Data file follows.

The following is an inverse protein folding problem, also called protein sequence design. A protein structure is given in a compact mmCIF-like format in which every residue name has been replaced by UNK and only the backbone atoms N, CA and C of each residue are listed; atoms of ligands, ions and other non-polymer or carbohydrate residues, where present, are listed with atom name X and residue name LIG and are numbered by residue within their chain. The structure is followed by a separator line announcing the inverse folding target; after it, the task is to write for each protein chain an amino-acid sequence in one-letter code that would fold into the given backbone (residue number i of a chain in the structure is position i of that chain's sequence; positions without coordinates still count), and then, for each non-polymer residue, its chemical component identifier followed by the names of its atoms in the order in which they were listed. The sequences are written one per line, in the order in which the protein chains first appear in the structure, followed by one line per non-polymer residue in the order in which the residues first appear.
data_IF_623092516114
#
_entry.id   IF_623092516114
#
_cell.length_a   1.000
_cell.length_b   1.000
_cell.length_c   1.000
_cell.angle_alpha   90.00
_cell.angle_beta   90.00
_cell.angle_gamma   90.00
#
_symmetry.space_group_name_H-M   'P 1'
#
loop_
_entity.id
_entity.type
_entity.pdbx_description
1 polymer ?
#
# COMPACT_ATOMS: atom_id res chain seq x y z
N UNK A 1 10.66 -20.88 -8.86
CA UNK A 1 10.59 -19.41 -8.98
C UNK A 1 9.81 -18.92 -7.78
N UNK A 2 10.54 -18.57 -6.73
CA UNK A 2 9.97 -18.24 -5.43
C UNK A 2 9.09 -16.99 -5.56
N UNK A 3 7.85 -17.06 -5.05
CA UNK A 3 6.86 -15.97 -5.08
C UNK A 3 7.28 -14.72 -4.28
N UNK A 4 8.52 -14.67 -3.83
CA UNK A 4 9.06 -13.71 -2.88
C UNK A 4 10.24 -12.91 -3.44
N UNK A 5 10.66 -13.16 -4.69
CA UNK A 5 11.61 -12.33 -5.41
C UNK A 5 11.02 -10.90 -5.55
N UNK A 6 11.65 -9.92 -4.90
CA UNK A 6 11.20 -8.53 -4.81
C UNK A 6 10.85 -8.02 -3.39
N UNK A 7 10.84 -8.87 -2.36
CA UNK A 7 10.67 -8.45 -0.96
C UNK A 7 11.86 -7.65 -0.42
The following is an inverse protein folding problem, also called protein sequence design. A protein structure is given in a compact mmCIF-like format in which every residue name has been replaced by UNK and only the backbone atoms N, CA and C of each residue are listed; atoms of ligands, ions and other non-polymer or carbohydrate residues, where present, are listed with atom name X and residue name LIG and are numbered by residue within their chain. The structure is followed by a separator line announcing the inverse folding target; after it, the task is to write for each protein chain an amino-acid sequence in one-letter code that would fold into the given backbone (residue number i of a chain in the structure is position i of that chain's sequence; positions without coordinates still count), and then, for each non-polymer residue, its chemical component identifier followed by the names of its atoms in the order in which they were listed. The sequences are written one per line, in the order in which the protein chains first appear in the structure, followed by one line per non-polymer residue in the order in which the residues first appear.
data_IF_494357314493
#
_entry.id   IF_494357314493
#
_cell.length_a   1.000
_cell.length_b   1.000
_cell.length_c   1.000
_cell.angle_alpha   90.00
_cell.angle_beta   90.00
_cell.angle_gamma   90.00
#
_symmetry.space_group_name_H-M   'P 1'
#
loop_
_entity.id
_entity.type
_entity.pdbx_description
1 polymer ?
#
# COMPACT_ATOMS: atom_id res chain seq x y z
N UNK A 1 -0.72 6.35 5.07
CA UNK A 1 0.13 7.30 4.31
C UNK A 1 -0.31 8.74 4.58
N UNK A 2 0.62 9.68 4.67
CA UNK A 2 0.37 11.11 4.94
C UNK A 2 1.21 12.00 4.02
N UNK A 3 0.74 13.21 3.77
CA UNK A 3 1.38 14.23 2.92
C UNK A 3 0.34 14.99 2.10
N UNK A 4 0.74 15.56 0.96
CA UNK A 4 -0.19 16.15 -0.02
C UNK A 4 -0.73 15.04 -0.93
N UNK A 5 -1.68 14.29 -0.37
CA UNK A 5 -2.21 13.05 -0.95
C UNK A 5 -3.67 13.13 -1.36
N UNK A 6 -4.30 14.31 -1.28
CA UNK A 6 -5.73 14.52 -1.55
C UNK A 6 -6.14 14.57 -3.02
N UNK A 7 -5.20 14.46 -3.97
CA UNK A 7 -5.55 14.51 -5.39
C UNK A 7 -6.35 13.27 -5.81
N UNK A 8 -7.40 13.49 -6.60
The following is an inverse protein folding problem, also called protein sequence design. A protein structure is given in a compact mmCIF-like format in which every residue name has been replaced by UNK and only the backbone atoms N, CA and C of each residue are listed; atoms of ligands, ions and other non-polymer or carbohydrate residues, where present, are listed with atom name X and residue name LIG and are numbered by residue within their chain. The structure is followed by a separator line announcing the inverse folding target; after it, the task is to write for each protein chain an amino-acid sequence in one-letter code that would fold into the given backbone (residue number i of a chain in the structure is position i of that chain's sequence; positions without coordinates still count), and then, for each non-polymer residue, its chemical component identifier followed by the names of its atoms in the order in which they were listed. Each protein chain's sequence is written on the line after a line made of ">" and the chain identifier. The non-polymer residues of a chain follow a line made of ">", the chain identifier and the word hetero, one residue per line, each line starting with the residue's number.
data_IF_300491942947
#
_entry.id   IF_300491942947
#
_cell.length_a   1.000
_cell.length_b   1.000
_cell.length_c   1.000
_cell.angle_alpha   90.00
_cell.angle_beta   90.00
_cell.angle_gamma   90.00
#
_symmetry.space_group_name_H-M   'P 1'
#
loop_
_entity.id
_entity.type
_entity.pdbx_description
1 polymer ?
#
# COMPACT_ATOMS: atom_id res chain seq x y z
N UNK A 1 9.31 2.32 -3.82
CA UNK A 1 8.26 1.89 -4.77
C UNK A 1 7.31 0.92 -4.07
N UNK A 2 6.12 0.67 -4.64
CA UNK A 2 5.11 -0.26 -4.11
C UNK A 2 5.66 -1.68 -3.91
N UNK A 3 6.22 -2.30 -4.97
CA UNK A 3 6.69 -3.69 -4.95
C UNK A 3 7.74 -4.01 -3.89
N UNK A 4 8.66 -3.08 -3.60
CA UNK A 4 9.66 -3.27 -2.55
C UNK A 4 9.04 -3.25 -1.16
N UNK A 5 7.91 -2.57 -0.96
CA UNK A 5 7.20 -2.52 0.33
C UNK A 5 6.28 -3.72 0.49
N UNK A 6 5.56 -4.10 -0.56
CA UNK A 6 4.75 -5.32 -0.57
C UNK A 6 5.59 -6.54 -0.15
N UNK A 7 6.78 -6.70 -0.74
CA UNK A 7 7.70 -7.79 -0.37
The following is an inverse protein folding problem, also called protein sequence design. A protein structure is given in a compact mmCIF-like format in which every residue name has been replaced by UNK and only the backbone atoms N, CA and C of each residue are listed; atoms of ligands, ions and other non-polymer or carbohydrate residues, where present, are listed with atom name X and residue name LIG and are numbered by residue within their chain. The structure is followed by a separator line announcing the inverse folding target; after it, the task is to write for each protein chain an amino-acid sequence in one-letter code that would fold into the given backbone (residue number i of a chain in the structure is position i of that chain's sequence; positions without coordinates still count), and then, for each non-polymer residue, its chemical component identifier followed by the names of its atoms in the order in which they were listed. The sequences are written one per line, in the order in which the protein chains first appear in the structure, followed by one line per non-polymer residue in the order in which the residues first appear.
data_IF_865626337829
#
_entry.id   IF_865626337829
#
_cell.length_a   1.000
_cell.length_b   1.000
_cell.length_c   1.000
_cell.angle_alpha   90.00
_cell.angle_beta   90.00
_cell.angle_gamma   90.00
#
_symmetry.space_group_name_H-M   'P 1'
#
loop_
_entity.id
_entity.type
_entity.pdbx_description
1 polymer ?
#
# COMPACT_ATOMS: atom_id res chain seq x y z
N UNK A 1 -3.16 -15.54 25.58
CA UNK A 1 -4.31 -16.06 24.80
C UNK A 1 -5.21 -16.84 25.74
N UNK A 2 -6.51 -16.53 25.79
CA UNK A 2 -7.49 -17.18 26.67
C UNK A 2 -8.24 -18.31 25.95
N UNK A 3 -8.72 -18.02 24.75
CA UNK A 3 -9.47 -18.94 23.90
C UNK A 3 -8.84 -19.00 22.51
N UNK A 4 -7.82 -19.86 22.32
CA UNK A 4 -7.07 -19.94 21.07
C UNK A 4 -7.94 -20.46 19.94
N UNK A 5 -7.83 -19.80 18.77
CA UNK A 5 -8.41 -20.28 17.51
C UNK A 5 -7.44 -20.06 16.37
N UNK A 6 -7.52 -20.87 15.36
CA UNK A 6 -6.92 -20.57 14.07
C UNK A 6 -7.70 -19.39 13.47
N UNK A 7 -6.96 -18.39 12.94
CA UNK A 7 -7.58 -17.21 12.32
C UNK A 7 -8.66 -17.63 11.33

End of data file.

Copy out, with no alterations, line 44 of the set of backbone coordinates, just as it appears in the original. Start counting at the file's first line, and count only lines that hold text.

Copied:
data_IF_494357314493